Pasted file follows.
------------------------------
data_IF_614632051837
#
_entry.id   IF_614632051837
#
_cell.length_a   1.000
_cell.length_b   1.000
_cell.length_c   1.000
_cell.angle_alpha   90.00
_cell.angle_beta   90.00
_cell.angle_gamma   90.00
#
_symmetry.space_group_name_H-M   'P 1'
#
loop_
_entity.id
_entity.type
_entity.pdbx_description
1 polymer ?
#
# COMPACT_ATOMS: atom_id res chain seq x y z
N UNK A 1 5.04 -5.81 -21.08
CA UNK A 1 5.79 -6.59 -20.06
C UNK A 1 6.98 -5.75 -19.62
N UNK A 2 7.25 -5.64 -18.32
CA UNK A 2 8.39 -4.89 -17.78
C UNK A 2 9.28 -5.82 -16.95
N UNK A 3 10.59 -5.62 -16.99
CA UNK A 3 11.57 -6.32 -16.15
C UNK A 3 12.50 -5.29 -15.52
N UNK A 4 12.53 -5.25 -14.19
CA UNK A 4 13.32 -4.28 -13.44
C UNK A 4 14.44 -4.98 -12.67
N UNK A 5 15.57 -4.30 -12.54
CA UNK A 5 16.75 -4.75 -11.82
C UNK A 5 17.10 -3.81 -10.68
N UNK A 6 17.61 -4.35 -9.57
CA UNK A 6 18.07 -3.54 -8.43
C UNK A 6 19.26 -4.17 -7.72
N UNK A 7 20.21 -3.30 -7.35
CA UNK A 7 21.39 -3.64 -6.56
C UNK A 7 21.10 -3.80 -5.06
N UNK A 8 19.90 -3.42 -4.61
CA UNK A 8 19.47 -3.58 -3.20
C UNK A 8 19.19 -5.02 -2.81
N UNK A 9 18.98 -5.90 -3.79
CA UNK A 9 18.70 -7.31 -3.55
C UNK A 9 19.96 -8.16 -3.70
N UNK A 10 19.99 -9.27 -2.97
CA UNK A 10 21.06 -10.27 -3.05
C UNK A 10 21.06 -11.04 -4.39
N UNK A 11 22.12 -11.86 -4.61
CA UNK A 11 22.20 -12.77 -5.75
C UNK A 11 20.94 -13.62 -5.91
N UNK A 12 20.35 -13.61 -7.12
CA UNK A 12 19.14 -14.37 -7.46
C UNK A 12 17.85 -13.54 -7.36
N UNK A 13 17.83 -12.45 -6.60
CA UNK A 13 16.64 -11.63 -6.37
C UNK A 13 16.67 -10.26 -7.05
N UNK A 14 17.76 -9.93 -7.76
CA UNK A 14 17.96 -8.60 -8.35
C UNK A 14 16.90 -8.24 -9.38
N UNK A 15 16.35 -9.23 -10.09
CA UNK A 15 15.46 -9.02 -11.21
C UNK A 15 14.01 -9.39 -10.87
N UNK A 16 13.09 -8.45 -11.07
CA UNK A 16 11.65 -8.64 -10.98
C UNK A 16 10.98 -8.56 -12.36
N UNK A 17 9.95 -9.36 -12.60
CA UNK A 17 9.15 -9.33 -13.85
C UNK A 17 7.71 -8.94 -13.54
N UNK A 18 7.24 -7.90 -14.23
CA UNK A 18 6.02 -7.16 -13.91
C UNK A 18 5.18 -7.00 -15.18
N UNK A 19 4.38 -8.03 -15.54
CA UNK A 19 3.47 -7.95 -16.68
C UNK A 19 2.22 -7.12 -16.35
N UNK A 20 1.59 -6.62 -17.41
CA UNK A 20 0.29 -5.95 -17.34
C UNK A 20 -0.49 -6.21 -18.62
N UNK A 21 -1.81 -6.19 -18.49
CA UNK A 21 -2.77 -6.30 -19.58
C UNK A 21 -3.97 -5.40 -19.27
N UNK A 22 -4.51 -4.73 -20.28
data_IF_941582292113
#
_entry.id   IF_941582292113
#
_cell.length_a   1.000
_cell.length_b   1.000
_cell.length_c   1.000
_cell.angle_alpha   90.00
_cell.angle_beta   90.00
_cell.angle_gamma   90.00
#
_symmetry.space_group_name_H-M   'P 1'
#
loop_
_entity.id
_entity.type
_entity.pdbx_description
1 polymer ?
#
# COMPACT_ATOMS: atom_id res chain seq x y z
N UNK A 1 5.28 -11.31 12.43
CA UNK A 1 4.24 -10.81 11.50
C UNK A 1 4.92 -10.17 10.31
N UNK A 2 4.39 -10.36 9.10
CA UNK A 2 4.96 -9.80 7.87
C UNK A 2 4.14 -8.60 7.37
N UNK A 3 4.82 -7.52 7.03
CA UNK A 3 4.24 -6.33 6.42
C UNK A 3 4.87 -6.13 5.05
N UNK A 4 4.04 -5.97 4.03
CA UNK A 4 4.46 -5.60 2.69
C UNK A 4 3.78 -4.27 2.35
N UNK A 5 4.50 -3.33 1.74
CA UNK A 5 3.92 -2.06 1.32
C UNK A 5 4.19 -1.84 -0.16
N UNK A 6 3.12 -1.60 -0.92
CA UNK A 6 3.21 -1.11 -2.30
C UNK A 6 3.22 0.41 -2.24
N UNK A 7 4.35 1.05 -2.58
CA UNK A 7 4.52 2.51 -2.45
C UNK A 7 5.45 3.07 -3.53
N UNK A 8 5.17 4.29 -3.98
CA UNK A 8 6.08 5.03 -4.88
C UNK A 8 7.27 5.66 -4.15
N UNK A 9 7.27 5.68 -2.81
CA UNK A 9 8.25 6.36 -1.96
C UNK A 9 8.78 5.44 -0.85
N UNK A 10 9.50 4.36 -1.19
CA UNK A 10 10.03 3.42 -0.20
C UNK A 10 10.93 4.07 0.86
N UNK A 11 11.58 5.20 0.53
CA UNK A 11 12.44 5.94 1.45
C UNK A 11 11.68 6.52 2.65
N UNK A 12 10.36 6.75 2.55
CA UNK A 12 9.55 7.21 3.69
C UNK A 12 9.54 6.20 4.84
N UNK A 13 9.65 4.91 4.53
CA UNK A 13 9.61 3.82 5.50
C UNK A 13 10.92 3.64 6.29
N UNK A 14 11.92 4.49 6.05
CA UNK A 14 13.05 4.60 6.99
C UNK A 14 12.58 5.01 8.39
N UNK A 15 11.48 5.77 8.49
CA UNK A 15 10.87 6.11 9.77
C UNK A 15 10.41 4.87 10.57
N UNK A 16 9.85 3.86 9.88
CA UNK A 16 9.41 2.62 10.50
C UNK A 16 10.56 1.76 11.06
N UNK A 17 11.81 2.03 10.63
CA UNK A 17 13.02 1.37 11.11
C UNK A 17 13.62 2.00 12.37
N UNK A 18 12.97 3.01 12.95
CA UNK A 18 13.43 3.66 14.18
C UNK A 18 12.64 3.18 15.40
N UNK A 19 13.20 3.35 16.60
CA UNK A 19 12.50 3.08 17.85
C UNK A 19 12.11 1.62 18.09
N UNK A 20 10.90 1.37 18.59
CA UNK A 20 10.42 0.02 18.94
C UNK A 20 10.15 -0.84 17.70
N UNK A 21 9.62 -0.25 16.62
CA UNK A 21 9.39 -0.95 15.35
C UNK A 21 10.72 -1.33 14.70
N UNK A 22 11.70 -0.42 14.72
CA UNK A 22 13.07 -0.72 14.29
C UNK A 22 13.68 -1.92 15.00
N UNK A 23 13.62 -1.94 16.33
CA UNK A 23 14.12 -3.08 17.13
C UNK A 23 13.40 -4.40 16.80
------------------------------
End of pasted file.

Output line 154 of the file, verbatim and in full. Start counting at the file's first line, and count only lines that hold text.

CA UNK A 17 13.02 1.37 11.11